Increasing trust and transparency in agri-business with blockchain

07 June 2018

Michael Macolino, Senior Manager, Advisory |

By now, we have all heard of Cryptocurrency. However, the real power of this emerging currency lies in the underlying Blockchain technology. This has the potential to revolutionise the agriculture industry, mitigating risk and supply chain issues in a number of ways.

What is blockchain?

The central concept of Blockchain is that it is a distributed database or ledger, replicated across a network of computers, providing both transparency and security. Blockchain's other key element is that it's cryptographically validated, linking one set (or "block") of transactions to the other. This means once a transaction has been completed, it's impossible for that to be changed because all computers on the network have exactly the same copy.

The other key concept is known as a Smart Contract, which in simple terms is a way to digitally create, verify, and execute the negotiation and performance of a contract between parties, with the transaction recorded on the Blockchain.

How does Blockchain apply to Agriculture?

Industries where there are intermediaries along a supply chain are prime candidates for the application of Blockchain and Smart Contract technologies. Historically, intermediaries have been required to manage the multiple steps involved in the Agricultural supply chain because there has been no effective mechanism for parties at each end to trade effectively.

The combination of Blockchain and Smart Contracts creates new markets where buyers can purchase directly from producers, because the technology provides market transparency and creates trust through transactions executed via Smart Contracts. This mitigates the risks for both parties, reducing the need for a third party.

Integration of the logistical supply chain, not only the financial one, is also possible. The use of Internet Connected Sensors can provide the buyer with visibility into their shipment logistics. Tracking a range of information such as location, shipping providers and temperature ensures the ability to monitor quality, and to directly link issues to a point or supplier in the logistical supply chain.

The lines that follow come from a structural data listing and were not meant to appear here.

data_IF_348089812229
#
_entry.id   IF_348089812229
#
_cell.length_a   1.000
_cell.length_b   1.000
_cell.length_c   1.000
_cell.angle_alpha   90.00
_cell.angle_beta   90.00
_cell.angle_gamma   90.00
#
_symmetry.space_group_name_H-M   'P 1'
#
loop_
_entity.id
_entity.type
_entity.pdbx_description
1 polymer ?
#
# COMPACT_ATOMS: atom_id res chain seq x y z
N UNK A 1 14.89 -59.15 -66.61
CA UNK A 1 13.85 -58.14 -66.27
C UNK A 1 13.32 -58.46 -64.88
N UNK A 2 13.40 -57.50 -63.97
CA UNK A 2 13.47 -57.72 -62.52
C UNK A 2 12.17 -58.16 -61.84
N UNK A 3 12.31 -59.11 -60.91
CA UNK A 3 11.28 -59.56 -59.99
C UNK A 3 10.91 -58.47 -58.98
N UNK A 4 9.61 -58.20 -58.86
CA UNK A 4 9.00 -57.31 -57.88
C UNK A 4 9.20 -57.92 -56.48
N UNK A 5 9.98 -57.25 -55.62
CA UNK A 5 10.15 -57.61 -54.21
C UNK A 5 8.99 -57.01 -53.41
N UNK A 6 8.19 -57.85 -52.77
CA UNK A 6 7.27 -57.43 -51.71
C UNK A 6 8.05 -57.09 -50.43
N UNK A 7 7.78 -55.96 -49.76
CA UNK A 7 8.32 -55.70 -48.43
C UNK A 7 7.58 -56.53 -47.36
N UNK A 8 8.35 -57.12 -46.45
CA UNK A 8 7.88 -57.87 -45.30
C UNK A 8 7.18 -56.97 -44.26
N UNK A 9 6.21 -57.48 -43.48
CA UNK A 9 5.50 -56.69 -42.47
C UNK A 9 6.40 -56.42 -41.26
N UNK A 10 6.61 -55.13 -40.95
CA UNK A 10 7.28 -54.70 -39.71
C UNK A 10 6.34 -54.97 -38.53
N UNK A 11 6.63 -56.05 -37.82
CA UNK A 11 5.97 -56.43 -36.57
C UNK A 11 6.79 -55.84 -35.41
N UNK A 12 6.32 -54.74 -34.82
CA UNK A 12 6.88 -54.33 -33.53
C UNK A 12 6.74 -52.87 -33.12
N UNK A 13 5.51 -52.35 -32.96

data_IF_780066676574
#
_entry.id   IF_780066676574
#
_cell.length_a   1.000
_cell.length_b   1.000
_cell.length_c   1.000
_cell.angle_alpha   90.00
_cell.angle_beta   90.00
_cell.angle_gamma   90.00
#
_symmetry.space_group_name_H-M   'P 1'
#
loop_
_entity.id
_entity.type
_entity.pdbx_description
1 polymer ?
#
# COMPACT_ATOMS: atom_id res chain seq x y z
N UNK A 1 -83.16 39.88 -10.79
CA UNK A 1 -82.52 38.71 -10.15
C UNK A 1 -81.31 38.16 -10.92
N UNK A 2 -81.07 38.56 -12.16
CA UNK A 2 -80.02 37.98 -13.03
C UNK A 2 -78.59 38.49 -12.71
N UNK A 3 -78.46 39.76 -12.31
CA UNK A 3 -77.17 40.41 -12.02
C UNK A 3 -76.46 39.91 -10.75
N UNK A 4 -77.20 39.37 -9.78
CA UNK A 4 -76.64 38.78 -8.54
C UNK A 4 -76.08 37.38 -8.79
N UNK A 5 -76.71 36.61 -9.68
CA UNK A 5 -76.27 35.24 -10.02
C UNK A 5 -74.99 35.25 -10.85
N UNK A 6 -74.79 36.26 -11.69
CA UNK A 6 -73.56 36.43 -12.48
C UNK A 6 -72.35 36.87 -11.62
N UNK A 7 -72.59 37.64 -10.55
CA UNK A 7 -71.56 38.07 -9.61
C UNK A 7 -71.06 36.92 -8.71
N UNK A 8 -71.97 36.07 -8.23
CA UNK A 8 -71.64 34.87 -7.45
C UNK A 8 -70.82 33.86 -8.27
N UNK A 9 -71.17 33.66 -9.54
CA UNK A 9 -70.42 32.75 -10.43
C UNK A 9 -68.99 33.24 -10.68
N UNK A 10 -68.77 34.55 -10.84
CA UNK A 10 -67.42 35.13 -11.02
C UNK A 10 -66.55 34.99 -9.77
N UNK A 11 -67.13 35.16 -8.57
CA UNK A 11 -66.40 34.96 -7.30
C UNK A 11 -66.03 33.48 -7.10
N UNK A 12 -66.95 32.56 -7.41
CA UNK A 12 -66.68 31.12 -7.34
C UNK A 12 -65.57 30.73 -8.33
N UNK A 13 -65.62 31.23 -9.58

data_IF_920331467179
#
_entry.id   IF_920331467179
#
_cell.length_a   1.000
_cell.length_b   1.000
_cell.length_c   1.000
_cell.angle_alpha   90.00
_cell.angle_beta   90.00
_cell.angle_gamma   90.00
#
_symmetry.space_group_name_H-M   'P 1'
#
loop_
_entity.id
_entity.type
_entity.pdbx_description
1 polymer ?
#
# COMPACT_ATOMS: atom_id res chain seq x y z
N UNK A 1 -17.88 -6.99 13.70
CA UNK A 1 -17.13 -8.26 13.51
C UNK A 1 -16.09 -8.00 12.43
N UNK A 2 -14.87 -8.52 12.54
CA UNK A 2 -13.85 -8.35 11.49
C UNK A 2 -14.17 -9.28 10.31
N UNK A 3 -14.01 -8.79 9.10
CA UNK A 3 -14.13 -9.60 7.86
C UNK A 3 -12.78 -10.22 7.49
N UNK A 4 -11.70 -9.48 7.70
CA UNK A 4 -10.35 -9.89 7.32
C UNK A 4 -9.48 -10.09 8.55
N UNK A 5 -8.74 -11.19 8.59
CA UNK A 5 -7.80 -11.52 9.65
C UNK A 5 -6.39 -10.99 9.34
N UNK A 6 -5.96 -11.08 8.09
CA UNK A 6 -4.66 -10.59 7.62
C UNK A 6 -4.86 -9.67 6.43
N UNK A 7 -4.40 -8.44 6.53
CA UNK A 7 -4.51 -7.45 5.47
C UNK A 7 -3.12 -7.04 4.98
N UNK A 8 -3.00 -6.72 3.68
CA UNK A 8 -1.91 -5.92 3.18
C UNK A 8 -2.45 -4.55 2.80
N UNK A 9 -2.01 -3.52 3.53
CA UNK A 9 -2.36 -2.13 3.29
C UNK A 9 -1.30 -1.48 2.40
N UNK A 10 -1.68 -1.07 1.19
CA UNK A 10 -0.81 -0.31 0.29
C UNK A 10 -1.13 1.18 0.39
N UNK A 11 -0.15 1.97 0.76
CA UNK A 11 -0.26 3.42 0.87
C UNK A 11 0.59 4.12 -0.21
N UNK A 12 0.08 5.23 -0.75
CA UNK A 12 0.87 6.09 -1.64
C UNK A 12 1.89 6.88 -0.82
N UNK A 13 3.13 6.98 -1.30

The data collected by sensors will ensure that the conditions in the Smart Contract, such as delivery times and temperature ranges, are met before automatically releasing funds to the supplier when the Smart Contract conditions are met.

When will blockchain be widespread?

We are still a few years from these concepts achieving mass market adoption, however trials are underway and many start-ups have successfully raised capital to build the required technologies.  Australian agriculture has been at the forefront of this technological adoption. BlockGrain is just one example of a program that has improved supply chain management in grain production, and T-Provenance has been used by mango producers to monitor temperature and location data throughout the Mango logistics supply chain.  

It's not just Australia that will benefit from Blockchain. In developing countries, this type of technology will stop people from manipulating the system, meaning consumers can check whether their food is genuinely ethically sourced or not.

For more information on the potential applications of Blockchain, and how you can prepare your agri-business for technological disruption, contact BDO today.